Wilson da Silva

Science journalist, feature writer and editor.

Sep 5, 1992
Published on: Reuters
1 min read
Juan Almeida Bosque (centre), one of Cuba's seven vice-presidents, with Fidel Castro
Juan Almeida Bosque (centre), one of Cuba's seven vice-presidents, with Fidel Castro

By Wilson da Silva

JAKARTA - Middle East delegates have argued about the Gulf, Asians have attacked Western domination and Africans have appealed for aid. But where has Latin America been at this week’s summit of the Non-Aligned Movement?

“Latin America did not bring problems to the Non-Aligned conference,” said one Brazilian delegate, whose country has long been an observer. “We have other forums. The Non- Aligned Movement is not really the forum for Latin America anymore.”

Only three of the 12 members from Central and South America have sent a head of state or government. Missing are leading lights in South America, like Peru’s Alberto Fujimori and Chile’s Patricio Aylwin.

Communist Cuba once tried to persuade non-aligned members that the Soviet Union was their natural ally. But Fidel Castro has stayed away from one of his favourite forums of the past.

He sent Juan Almeida Bosque, one of the Caribbean island’s seven vice-presidents.

Argentina has left the Movement and did not even send a monitoring delegation this year.

“The fire has gone out of Latin America in the Movement,” said one Latin reporter who has covered three previous summits. “There are few issues.”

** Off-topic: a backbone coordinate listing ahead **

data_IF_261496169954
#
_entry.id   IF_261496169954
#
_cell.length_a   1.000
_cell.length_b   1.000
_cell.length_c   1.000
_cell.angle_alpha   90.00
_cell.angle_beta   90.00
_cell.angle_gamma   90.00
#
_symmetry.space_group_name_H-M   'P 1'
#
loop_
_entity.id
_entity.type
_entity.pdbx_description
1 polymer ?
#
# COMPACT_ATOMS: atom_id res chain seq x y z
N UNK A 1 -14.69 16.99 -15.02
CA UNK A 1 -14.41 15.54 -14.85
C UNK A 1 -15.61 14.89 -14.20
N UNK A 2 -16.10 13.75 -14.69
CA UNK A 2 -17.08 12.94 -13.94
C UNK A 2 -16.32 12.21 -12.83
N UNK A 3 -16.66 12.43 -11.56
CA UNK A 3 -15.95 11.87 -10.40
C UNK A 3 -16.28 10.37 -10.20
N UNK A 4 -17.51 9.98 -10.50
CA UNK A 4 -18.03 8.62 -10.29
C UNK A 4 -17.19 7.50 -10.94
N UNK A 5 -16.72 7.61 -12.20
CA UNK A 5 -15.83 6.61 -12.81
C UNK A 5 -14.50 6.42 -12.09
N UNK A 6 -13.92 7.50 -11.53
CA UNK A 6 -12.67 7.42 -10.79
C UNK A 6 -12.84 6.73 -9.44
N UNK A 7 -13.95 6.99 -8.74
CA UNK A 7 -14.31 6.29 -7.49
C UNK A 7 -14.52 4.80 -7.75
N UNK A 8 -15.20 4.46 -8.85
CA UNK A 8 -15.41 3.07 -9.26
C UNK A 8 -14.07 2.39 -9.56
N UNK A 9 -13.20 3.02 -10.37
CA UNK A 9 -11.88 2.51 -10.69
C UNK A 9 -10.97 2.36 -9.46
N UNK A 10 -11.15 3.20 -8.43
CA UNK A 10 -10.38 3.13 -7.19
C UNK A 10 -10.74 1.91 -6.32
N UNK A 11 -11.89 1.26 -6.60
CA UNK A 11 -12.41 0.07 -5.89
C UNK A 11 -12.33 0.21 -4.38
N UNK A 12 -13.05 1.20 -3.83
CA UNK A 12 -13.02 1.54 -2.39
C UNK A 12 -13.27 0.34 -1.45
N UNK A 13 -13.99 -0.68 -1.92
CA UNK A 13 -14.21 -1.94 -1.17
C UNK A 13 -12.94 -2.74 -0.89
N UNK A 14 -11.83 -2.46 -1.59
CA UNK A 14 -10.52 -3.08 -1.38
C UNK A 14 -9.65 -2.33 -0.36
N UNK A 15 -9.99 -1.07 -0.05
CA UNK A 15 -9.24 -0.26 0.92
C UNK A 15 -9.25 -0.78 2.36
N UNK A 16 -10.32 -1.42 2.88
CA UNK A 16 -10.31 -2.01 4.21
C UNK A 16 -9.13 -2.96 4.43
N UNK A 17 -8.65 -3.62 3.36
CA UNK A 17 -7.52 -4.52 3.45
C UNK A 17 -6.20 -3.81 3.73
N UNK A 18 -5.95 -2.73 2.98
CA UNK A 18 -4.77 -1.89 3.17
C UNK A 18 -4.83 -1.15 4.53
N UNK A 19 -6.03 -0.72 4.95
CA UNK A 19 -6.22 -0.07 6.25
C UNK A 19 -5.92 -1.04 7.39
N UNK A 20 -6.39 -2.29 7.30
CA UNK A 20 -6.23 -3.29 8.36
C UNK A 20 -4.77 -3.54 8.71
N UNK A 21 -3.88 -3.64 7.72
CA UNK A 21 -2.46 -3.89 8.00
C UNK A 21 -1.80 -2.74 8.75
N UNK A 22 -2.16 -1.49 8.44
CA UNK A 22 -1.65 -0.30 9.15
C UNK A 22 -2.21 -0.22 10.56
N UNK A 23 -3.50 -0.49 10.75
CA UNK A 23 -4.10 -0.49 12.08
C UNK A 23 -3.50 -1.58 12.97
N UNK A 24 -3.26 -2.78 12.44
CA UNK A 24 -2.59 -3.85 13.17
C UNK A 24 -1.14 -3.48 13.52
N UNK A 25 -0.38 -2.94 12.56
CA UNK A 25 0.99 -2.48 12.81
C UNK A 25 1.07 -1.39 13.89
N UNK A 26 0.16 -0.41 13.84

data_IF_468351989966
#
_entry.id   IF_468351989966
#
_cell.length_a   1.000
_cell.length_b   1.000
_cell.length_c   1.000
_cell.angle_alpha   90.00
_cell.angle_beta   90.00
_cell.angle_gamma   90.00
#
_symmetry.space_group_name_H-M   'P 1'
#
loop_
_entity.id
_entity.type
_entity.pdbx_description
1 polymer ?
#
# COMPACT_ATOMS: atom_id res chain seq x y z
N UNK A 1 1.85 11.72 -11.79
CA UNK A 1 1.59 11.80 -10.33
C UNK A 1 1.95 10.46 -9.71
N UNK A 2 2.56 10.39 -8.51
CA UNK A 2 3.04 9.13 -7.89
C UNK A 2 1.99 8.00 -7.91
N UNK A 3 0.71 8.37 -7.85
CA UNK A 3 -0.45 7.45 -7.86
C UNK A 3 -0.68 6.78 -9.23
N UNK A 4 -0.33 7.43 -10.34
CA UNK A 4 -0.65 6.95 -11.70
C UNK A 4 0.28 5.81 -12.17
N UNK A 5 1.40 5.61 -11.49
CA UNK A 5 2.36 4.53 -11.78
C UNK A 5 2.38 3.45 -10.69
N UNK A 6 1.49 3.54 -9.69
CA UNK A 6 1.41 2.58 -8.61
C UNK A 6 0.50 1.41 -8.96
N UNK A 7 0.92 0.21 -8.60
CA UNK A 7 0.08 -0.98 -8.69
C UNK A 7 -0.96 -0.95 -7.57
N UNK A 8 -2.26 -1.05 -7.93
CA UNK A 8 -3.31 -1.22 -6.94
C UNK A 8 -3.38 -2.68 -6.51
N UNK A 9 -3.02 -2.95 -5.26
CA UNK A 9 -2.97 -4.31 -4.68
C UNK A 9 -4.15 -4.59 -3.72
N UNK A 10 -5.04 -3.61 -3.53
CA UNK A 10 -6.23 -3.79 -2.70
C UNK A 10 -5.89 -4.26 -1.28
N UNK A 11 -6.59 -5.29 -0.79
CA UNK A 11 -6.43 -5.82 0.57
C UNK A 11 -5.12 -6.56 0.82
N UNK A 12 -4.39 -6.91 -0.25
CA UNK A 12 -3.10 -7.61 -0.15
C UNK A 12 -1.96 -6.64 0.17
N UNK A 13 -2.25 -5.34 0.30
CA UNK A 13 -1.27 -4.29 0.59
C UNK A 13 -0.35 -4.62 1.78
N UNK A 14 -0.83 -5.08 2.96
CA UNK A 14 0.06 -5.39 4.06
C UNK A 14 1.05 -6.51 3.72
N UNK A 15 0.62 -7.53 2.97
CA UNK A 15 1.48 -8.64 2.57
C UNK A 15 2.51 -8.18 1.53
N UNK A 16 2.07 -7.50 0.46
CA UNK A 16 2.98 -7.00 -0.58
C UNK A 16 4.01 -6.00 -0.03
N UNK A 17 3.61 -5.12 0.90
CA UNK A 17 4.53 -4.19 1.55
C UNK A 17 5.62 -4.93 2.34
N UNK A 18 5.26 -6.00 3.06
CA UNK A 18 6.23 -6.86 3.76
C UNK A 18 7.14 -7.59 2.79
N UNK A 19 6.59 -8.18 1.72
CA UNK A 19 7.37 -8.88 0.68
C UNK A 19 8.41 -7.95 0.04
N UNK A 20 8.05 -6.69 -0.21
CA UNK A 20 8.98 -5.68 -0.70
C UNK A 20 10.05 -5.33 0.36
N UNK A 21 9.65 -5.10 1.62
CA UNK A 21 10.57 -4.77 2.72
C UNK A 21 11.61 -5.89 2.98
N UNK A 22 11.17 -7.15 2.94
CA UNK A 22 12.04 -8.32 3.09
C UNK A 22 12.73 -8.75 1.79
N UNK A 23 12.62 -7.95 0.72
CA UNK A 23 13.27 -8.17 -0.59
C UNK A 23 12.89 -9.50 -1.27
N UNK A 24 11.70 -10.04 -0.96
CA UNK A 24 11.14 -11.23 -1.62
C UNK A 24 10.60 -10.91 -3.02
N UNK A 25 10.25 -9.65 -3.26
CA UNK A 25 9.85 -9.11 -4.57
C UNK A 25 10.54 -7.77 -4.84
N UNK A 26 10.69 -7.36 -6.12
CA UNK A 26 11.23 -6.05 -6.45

The Non-Aligned summit was once the place for rhetoric against U.S. funding of guerrillas in Nicaragua, human rights abuses in Chile and Washington’s regional interventions.

But with much of Latin America enjoying a new era of democracy and relative peace, many issues have disappeared.

“There is less involvement in non-aligned affairs and more on international issues,” said a Chilean delegate, Eduardo Ortiz. “Chile, like other Latin American countries, is now politically and economically a very open country.

“Chile is more looking to the West for development, but we are looking at South-South economic possibilities too.”

Even hosting the next summit has Latins unenthused. It is the region’s turn in 1995 and members had selected Nicaragua. Now Managua, facing deep economic problems, is not so sure and wants the decision made at an inter-summit ministerial meeting.

Some are urging newly democratic Chile, quickly becoming a regional economic power, to host the next meeting, a delegate said. But he said Santiago was not interested. There is such a lack of things to talks about that some Latin American Group meetings have broken up after only 15 minutes. Cuba is almost the only issue left.

The draft final document on political issues, due to be adopted by the full summit, charges the United States with violating Cuban waters and airspace, illegally beaming hostile radio and television broadcasts into the country and inflicting “enormous material losses and economic damage” through its 30-year economic embargo.

Cuba’s Almeida won some sympathy in a speech accusing Washington of trying to starve Cubans to death.

Even here, Latin delegates keen for good ties with their northern neighbour have backed away from tougher resolutions. They are also uneasy of being seen as endorsing one of the world’s few remaining communist states.

The draft document calls for the independence of Puerto Rico, a Commonwealth of the United States, and for Latin America to become free of chemical weapons and nuclear arms.